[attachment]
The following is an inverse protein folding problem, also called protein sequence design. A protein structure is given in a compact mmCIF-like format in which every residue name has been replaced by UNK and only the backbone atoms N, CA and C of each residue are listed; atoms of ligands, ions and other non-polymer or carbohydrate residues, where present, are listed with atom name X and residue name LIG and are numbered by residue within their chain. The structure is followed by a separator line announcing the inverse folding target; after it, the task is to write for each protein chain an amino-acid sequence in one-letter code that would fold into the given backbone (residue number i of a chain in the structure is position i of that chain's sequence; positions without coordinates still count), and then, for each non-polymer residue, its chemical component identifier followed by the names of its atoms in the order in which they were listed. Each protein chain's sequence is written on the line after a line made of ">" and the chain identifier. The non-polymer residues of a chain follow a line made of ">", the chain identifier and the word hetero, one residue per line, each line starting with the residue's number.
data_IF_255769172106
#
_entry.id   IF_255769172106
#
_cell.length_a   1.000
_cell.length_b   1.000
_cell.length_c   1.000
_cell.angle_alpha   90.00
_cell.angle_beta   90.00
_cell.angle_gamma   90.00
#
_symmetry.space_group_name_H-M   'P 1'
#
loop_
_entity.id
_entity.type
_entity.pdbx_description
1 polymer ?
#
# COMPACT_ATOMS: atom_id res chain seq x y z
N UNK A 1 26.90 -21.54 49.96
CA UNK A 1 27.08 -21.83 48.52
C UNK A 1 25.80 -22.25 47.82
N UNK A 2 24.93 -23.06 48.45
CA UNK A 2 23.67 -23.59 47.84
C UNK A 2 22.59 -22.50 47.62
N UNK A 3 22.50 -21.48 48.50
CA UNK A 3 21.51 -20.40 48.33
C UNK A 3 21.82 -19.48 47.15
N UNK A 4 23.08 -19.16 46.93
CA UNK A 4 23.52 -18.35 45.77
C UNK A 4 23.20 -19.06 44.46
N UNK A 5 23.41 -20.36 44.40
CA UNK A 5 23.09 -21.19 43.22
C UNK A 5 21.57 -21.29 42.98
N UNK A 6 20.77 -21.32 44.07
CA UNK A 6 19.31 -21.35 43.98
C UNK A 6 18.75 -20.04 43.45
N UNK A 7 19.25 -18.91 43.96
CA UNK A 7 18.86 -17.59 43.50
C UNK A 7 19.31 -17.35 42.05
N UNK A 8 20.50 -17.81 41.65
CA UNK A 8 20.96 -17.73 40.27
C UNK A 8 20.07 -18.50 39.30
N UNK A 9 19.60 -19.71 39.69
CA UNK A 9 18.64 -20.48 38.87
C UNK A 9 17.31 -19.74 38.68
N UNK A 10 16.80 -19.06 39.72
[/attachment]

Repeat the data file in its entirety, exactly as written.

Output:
The following is an inverse protein folding problem, also called protein sequence design. A protein structure is given in a compact mmCIF-like format in which every residue name has been replaced by UNK and only the backbone atoms N, CA and C of each residue are listed; atoms of ligands, ions and other non-polymer or carbohydrate residues, where present, are listed with atom name X and residue name LIG and are numbered by residue within their chain. The structure is followed by a separator line announcing the inverse folding target; after it, the task is to write for each protein chain an amino-acid sequence in one-letter code that would fold into the given backbone (residue number i of a chain in the structure is position i of that chain's sequence; positions without coordinates still count), and then, for each non-polymer residue, its chemical component identifier followed by the names of its atoms in the order in which they were listed. Each protein chain's sequence is written on the line after a line made of ">" and the chain identifier. The non-polymer residues of a chain follow a line made of ">", the chain identifier and the word hetero, one residue per line, each line starting with the residue's number.
data_IF_255769172106
#
_entry.id   IF_255769172106
#
_cell.length_a   1.000
_cell.length_b   1.000
_cell.length_c   1.000
_cell.angle_alpha   90.00
_cell.angle_beta   90.00
_cell.angle_gamma   90.00
#
_symmetry.space_group_name_H-M   'P 1'
#
loop_
_entity.id
_entity.type
_entity.pdbx_description
1 polymer ?
#
# COMPACT_ATOMS: atom_id res chain seq x y z
N UNK A 1 26.90 -21.54 49.96
CA UNK A 1 27.08 -21.83 48.52
C UNK A 1 25.80 -22.25 47.82
N UNK A 2 24.93 -23.06 48.45
CA UNK A 2 23.67 -23.59 47.84
C UNK A 2 22.59 -22.50 47.62
N UNK A 3 22.50 -21.48 48.50
CA UNK A 3 21.51 -20.40 48.33
C UNK A 3 21.82 -19.48 47.15
N UNK A 4 23.08 -19.16 46.93
CA UNK A 4 23.52 -18.35 45.77
C UNK A 4 23.20 -19.06 44.46
N UNK A 5 23.41 -20.36 44.40
CA UNK A 5 23.09 -21.19 43.22
C UNK A 5 21.57 -21.29 42.98
N UNK A 6 20.77 -21.32 44.07
CA UNK A 6 19.31 -21.35 43.98
C UNK A 6 18.75 -20.04 43.45
N UNK A 7 19.25 -18.91 43.96
CA UNK A 7 18.86 -17.59 43.50
C UNK A 7 19.31 -17.35 42.05
N UNK A 8 20.50 -17.81 41.65
CA UNK A 8 20.96 -17.73 40.27
C UNK A 8 20.07 -18.50 39.30
N UNK A 9 19.60 -19.71 39.69
CA UNK A 9 18.64 -20.48 38.87
C UNK A 9 17.31 -19.74 38.68
N UNK A 10 16.80 -19.06 39.72